More Soup for you

Now on the same label as Britney and the Backstreets, is Bowling For Soup the next teen-pop sensation? Uh, no.

When bands sign record contracts, they can't help but believe that life will be easier, better--limousines and Lear jets, or at least someone to pay the electric bill. After all, they're finally getting paid to do what they love: playing music, making records. What they never consider is what the label expects them to do to promote those records. Watching a band wade through the endless stream of in-store performances, release parties, and all of the other meet-and-greet sessions that come with a new album on a big new label, the first thing you notice is the group members' faces. By the end, they're going through the motions of going through the motions, staring out with blank expressions and glassy eyes. While the never-ending routine wears down most bands to the point of homicidal delusions or plain exhaustion, the effect has been quite the opposite on Bowling For Soup. Looking at them while they perform and seeing them hang around before and after their shows, you can't help but notice the strangest thing: They're all smiling.

Not accounting for good nature or good breeding, the members of Bowling For Soup do indeed have a lot to smile about these days. The band has just released Let's Do It for Johnny!! (the title coming from the Francis Ford Coppola teen classic The Outsiders), its third album and first on a major independent label, Jive Records. Wait--major independent? The seeming paradox of Bowling For Soup's new label is explained best by singer-guitarist Jaret Reddick. Jive Records, known during the 1980s as one of the nation's premier hip-hop and R&B labels, has grown even bigger recently, with some of the highest-selling acts in the country, such as Britney Spears, Backstreet Boys, and 'N Sync. But though it regularly outsells its rivals, Jive is owned by a single man, Clive Calder, instead of a legion of stockbrokers. Because there is just one person making the decisions instead of a chief executive or a board of directors, the distinction is thus made between corporate and independent.

So the fact that Bowling For Soup's label is controlled by a single person and not a corporation may be the secret to their success. At the very least, it's the reason they won't be dropped immediately in case of disappointing album sales. Well, maybe. With most of the major labels in the music industry consolidating in the past couple of years, many in the industry are scared out of their wits, scrambling to find the next band that can sell like The Beatles rather than the next band that can write songs like them. But Reddick is seemingly unconcerned with the entire mess.

Hey you, third from the left--where's your questionable facial hair? Bowling For Soup does it for Johnny on its latest album.
Danny Clinch
Hey you, third from the left--where's your questionable facial hair? Bowling For Soup does it for Johnny on its latest album.

"Though Jive has some of the biggest, most-selling acts in the country, they are still not a major label," Reddick insists. "They're still an independent label. They're just bigger than most of the labels that are considered major labels."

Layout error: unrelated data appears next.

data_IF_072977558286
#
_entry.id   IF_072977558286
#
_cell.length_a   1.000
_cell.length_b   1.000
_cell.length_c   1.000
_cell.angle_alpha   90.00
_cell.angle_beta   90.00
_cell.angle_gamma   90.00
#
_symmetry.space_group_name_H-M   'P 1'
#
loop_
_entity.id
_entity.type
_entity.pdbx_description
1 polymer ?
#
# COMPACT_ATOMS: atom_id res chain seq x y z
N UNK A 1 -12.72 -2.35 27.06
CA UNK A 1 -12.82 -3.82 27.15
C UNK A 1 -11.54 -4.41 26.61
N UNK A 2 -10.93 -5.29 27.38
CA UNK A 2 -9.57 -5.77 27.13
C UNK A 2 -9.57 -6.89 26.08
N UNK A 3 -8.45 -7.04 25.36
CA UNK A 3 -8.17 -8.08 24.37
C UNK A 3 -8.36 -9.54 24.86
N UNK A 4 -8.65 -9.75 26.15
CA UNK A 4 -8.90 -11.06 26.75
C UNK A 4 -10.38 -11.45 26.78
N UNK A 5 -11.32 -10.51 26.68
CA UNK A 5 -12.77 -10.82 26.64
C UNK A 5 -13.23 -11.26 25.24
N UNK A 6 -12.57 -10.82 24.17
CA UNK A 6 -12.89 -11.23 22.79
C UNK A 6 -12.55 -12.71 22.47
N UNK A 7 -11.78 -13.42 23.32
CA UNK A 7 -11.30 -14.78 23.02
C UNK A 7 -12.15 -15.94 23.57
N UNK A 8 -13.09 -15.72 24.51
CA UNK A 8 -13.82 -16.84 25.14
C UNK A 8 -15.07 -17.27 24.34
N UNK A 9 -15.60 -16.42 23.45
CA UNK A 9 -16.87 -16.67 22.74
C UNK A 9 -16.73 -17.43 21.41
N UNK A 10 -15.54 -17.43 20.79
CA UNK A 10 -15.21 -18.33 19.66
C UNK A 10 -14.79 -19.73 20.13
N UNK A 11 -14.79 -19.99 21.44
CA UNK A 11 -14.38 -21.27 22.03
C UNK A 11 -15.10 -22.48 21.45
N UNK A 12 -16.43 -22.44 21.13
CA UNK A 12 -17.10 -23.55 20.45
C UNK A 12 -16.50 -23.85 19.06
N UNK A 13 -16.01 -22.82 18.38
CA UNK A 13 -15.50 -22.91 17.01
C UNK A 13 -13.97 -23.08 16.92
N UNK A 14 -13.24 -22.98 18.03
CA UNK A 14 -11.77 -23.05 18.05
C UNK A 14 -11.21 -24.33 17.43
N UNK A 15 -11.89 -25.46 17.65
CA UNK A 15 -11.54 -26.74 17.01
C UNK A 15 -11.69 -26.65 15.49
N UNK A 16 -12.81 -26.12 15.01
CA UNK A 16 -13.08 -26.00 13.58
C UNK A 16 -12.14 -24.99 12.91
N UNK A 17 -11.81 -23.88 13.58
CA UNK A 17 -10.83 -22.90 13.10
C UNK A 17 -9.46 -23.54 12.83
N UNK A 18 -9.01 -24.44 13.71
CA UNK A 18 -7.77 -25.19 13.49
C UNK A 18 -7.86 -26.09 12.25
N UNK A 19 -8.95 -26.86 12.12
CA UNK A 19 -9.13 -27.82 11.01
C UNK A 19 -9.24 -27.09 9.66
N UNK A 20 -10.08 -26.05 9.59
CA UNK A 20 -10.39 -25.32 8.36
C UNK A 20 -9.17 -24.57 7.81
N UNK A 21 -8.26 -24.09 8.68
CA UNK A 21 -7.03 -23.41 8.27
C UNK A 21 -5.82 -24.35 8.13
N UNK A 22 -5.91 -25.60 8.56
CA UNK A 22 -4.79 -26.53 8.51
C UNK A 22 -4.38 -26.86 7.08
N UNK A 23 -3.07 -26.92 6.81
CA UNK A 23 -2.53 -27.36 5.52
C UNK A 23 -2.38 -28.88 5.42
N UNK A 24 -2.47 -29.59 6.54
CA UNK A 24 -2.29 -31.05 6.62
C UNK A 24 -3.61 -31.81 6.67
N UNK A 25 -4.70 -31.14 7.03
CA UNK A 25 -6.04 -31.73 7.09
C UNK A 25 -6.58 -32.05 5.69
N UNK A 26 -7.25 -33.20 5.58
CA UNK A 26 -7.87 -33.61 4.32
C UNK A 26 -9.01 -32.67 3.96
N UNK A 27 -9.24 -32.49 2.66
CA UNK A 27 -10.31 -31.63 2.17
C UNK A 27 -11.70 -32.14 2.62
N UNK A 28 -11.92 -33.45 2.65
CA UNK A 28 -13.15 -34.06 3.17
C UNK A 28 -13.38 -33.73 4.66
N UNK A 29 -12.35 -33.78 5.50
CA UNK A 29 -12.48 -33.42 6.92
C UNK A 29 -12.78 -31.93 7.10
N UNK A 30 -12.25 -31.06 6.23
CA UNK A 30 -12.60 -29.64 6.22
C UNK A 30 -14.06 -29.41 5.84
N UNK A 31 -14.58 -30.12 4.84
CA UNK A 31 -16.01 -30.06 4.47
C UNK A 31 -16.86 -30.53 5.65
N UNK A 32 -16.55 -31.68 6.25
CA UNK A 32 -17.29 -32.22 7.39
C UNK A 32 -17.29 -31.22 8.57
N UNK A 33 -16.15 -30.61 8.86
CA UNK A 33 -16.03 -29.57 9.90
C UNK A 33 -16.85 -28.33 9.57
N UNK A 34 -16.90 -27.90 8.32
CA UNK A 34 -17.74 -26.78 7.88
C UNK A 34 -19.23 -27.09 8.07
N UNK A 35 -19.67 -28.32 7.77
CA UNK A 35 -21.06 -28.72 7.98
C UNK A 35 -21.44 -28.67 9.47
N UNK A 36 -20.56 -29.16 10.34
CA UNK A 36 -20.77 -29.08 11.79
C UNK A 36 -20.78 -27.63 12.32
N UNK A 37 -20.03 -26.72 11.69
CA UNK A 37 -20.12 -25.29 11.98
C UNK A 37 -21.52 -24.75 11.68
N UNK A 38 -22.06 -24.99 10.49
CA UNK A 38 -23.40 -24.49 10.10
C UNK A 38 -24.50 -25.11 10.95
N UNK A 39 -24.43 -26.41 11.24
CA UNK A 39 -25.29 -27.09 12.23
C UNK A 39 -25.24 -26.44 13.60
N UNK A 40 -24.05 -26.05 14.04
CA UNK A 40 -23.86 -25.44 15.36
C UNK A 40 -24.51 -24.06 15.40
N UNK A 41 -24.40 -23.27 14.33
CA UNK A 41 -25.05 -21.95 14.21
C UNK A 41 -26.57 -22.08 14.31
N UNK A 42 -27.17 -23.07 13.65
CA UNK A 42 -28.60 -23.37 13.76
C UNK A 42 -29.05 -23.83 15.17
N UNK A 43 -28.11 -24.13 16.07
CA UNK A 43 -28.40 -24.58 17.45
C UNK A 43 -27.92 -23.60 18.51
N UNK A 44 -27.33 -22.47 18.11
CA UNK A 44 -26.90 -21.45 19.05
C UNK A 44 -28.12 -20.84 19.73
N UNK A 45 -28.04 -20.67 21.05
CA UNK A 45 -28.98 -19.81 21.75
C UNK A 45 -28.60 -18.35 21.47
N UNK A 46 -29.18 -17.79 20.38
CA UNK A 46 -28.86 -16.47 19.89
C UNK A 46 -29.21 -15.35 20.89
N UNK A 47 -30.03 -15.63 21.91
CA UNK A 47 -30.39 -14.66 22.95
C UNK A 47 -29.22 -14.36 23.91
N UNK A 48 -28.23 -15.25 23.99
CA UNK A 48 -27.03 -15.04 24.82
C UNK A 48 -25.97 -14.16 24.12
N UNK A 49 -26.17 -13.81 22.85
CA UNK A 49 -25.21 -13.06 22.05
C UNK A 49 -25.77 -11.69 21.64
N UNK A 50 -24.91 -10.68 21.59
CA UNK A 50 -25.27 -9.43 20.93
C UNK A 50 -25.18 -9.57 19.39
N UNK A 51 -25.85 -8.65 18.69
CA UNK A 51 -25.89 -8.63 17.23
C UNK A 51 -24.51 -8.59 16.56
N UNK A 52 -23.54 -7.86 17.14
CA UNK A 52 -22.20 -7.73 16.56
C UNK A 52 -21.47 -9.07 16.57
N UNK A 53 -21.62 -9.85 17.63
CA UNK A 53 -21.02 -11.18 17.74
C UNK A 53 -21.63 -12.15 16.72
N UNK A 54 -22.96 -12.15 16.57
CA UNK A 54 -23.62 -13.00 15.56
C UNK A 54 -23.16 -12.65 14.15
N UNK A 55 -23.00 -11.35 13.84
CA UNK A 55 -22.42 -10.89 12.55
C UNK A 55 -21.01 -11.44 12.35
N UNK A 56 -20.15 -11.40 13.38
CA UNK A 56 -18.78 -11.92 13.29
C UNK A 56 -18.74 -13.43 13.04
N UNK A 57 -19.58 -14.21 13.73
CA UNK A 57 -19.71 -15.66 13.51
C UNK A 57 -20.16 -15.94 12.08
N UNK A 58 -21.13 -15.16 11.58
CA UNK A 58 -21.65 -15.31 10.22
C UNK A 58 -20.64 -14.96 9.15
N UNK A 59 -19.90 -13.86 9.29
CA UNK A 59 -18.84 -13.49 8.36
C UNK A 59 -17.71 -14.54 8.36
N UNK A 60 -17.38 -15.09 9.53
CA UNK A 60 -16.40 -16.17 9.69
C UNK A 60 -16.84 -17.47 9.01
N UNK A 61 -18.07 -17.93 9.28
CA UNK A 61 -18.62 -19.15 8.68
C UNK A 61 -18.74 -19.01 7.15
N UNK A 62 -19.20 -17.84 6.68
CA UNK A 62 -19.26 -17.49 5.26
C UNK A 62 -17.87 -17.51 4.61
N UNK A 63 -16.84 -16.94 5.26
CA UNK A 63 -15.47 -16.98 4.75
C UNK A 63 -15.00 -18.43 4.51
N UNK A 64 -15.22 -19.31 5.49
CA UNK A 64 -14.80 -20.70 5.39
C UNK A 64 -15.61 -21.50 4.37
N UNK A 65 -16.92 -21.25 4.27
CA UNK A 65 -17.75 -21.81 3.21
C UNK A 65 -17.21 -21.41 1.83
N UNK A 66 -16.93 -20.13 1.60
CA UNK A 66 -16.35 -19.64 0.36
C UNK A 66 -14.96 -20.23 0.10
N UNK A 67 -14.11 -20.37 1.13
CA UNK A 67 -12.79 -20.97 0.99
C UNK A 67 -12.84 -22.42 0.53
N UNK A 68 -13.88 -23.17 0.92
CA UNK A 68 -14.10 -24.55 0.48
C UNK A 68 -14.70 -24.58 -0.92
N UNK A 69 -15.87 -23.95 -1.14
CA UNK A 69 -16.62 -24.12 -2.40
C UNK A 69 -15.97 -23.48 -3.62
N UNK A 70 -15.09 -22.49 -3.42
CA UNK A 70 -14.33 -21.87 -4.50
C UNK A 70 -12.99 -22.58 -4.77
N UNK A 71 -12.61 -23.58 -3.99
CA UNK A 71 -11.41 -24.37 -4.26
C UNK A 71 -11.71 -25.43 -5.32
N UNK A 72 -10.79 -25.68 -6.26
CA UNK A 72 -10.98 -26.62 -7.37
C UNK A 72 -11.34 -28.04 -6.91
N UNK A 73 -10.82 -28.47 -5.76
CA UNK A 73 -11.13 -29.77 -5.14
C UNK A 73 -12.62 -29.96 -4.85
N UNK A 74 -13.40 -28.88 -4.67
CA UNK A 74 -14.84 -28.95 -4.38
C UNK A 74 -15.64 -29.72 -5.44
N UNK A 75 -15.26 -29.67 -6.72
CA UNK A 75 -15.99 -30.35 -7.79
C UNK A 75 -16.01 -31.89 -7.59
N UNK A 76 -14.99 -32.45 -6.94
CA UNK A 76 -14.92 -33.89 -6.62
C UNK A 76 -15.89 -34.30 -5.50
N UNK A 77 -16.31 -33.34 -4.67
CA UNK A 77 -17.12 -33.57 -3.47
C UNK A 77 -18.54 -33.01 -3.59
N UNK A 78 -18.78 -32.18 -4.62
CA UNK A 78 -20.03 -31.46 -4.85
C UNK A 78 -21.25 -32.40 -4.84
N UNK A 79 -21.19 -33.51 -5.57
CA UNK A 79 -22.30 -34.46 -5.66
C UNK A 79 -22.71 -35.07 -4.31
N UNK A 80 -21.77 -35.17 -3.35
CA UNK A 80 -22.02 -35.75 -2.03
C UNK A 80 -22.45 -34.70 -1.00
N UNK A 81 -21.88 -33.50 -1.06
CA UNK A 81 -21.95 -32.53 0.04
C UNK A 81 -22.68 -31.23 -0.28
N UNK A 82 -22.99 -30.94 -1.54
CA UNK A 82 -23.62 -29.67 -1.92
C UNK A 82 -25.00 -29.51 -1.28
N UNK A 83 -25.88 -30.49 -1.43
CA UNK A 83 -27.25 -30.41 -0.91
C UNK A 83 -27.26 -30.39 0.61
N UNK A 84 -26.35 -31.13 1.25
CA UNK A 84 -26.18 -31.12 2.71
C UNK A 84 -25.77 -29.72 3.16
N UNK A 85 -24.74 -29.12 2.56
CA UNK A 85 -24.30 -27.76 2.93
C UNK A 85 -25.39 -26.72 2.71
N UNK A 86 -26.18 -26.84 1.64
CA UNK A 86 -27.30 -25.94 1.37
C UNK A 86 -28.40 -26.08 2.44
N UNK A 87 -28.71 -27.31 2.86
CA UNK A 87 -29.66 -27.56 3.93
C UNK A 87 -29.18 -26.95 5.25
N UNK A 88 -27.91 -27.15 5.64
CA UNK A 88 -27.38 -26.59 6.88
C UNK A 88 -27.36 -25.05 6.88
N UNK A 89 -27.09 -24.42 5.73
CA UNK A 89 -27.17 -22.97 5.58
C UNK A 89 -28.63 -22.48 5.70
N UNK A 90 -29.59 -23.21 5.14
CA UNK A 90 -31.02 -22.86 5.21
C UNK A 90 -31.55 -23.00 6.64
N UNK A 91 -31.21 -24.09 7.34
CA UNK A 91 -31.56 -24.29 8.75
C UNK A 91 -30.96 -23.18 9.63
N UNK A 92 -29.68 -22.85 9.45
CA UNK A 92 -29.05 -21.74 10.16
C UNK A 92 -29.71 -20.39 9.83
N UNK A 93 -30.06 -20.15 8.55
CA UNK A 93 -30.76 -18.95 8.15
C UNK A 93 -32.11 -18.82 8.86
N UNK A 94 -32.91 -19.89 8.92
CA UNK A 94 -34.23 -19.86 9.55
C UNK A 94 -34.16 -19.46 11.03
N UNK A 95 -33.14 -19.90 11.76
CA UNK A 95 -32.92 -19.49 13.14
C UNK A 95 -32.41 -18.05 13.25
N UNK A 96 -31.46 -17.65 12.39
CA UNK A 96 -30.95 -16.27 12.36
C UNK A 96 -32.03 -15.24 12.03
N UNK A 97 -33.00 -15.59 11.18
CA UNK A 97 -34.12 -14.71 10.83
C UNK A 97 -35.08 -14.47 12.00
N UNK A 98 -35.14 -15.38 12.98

It's that type of atmosphere, where a band can be nurtured despite less-than-platinum sales to achieve a lasting success, that Reddick hopes will mark Bowling For Soup's involvement with Jive. The label has shown considerable faith in the band already, signing the group to a six-album deal (with two guaranteed records and the other four on an option basis) and also funding a video for the single "The Bitch Song." And Reddick is not scared of the merger/bottom-line atmosphere, saying, "The cool thing is, because we're not on a major label--even though that's what people tend to think because Jive is so big--the whole merger mess really doesn't affect us. Even if this record tanks, you'll still see another one from us."

Bowling For Soup may just be entering the contentious world of mainstream music, but they've worked a very long time to achieve their rapid success. The band formed in 1994 in Wichita Falls and released their first recording, a self-titled cassette, the same year. They continued gigging around the region, playing every show possible in the hopes of getting their gospel to the people. In 1997, the group relocated to Denton and put out its first full-length album, Rock On Honorable Ones!!, released on their manager Jeff Roe's label, Ffroe Records. Its first single, "Scope," made its way onto local and regional music shows like KEGL-FM's The Local Show and into minor rotation at KDGE-FM. The second single, "Cody," also made an appearance on an edition of Chris Llewelyn's short-lived but much-loved Dos Sensenseos 'zine-compilation album.

After the release of Rock On Honorable Ones!!, Bowling For Soup started receiving courtesy calls from several labels, ranging from hey-how's-it-goings to more serious overtures. To keep the labels' interest up, the band played a number of label showcases and also released its second album, Tell Me When to Whoa!. The album provided the band with the proverbial big break every performer prays for; the none-too-PC single, "The Bitch Song," moved almost directly into heavy rotation at KDGE-FM last summer. On the station's nightly "Cockfight" segment--on which two songs (the champion and a challenger) are played and fans call in to determine the winner--"The Bitch Song" was a bitch of a song to defeat as it stayed on nearly two weeks, beating alternarock heavyweights like Marilyn Manson, 311, and Sugar Ray to remain in the winner's circle. As a new local band the station could get behind, the group was invited to play the station's annual Christmas concert at Reunion Arena, another huge break as Bowling For Soup was able to perform in front of 18,000 people.

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